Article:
Stage 2: Prioritize and invest in products that facilitate climate change adaptation
In collaboration with partner(s) developed as part of stage 1, J&J should optimize its R&D pipeline to anticipate and address current and future medical needs triggered by climate change. As a goal, J&J should establish a pipeline of relevant products that anticipate future unmet medical needs, so that they can provide maximal benefit when commercialized.

In hot water: Playing devil’s advocate
Critics of the above argument and proposed action plan may argue corporations have no legal, social or fiduciary responsibility to tackle the impact of climate change on health. As noted above, however, J&J’s competitors disagree. Climate change will ultimately need to be addressed by corporations, governments and non-profit organizations.7 The corporations that are most proactive in addressing climate change are likely to secure economic benefits from relationships developed between such stakeholders. These corporations are also likely to be rewarded by customers, regulators and shareholders. As a healthcare leader and a good corporate citizen, J&J cannot afford to allow its competitors to gain an advantage in addressing one of the most pressing challenges facing humanity.

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Sources

1. Timperley, J. How to reduce a hospital footprint : Johnson & Johnson lays out new 2020 sustainability goals. 29–32 (2016). Available at: http://www.businessgreen.com/bg/interview/2466369/how-to-reduce-a-h…al-footprint-johnson-johnson-lays-out-new-2020-sustainability-goals. (Accessed: 29th October 2016)

2. Watts, N. et al. Health and climate change: Policy responses to protect public health. Lancet 386, 1861–1914 (2015).

3. Climate change impacts on health. Available at: http://www.climateandhealthalliance.org/climate-health/climate-change-impacts-on-health. (Accessed: 2nd November 2016)

4. Johnson and Johnson. People. Places. Practices: 2015 Citizenship & Sustainability Report. (2015).

5. Change, C. & Framing, H. Climate Change and Health: Framing the Issue. Notes

6. Climate Change – Adaptation Private Sector Initiative – database of business cases. Available at: http://unfccc.int/adaptation/workstreams/nairobi_work_programme/items/6547.php.
(Accessed: 2nd November 2016)

7. United Nations Global Compact (UNGC). Business and Climate Change Adaptation: Toward Resilient Companies and Communities. (2012).

8. FACT SHEET : White House Announces Commitments to the American Business Act on Climate Pledge. (2016). Available at: https://www.whitehouse.gov/the-press-office/2015/10/19/fact-sheet-white-house-announces-commitments-american-business-act%0ASHARE. (Accessed: 30th October 2016)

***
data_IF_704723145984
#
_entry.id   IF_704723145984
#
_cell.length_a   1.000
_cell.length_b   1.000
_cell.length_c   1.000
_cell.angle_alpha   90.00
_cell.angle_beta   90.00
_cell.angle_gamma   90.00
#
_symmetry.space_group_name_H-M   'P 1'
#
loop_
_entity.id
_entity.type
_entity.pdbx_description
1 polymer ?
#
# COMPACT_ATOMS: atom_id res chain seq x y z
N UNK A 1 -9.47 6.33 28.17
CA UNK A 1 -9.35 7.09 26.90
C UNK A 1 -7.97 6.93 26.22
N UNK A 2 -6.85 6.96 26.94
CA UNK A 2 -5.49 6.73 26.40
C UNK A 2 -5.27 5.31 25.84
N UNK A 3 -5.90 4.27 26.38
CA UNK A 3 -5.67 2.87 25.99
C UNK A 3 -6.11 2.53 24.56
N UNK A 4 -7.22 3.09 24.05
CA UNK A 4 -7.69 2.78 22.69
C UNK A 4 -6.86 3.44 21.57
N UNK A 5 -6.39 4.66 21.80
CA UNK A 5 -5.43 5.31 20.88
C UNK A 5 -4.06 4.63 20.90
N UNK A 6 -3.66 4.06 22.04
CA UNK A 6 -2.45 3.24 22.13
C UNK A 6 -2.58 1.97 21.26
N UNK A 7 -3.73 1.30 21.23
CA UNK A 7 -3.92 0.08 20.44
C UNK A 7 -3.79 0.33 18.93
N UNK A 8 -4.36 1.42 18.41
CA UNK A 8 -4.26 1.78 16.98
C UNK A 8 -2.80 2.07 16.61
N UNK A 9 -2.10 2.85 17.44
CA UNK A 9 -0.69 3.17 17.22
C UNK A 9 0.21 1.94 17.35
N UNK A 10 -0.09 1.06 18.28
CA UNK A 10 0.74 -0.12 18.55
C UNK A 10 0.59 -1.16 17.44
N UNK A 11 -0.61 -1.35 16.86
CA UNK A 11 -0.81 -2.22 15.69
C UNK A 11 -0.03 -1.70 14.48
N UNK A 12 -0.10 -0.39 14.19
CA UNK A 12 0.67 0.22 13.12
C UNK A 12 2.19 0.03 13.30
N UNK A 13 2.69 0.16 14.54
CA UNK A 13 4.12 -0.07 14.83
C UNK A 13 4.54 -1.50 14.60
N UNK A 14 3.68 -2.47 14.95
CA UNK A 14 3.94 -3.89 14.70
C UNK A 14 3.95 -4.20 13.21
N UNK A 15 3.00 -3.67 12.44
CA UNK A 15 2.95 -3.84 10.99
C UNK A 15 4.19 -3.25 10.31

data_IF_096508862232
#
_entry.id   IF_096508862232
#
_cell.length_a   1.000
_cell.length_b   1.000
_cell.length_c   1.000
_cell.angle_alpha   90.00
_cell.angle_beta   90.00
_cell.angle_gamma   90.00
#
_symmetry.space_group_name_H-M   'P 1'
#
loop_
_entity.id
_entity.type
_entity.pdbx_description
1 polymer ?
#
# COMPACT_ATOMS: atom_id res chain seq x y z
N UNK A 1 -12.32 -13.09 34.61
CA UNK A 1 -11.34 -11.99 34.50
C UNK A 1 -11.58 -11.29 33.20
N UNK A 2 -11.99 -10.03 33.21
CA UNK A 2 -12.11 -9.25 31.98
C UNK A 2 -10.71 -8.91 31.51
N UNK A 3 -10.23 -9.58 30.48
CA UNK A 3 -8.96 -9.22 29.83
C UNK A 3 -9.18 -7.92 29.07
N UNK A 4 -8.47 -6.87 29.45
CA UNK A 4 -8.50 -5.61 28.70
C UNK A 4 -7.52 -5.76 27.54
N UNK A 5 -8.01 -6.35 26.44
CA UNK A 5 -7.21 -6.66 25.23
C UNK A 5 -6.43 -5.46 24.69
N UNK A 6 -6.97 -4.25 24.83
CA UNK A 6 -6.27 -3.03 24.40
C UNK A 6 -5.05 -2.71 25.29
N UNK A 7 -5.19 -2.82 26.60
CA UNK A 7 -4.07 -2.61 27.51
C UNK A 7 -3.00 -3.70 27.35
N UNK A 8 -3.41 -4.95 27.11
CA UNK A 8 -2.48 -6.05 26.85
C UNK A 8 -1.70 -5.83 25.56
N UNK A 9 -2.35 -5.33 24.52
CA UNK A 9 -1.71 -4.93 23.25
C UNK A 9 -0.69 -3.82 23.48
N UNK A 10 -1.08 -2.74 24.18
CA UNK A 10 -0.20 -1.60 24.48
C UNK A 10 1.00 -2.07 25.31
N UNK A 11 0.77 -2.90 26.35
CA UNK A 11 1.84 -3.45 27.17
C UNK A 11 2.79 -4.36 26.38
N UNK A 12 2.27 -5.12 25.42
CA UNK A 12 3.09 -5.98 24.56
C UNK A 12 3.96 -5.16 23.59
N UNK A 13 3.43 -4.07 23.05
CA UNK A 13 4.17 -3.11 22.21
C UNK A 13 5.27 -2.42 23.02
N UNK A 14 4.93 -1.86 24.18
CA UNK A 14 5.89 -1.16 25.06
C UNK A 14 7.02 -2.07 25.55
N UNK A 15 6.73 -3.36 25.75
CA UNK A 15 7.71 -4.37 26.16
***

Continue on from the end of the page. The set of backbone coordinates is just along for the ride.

9. Grossman, D. (Green L. G., Erikson, J. (SustainAbility) & Patel, N. (UNEP). GEO-5 for Business: Impacts of a Changing Environment on the Corporate Sector. (2013).

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2 thoughts on “In need of a Band-Aid: Johnson and Johnson’s climate change strategy

  1. Really interesting post; definitely not a topic I’d heard much about before reading. Thinking through all this, I wonder if, at its heart, J&J is confronting a strategy question, a technology/innovation question, or a leadership question. While you mention that competitors are beginning to look at the climate change from the adaptation side, I think we’re still in the very early stages. Do you think companies like J&J are struggling to identify exactly how they can assist consumers with adaptation strategies or is it just a lack of initiative? Is this not the same as industries across the spectrum, from aviation to construction, to government? At its heart, I think it might boil down to something scarier: perhaps we’re seeing so little innovation in the adaptation category (from J&J and others) because we fundamentally just don’t know how to adapt to our own, man-made climate change?

  2. Really like your strategic suggestions! And I agree with your insight that all parties- but ESPECIALLY corporations- need to take a proactive approach to climate change. The impact that government and NGO’s can have is limited by a variety of means (including ineffective legislatures), but the impact that corporations can have can be much more quickly scaled if that investment in the initiatives is taken.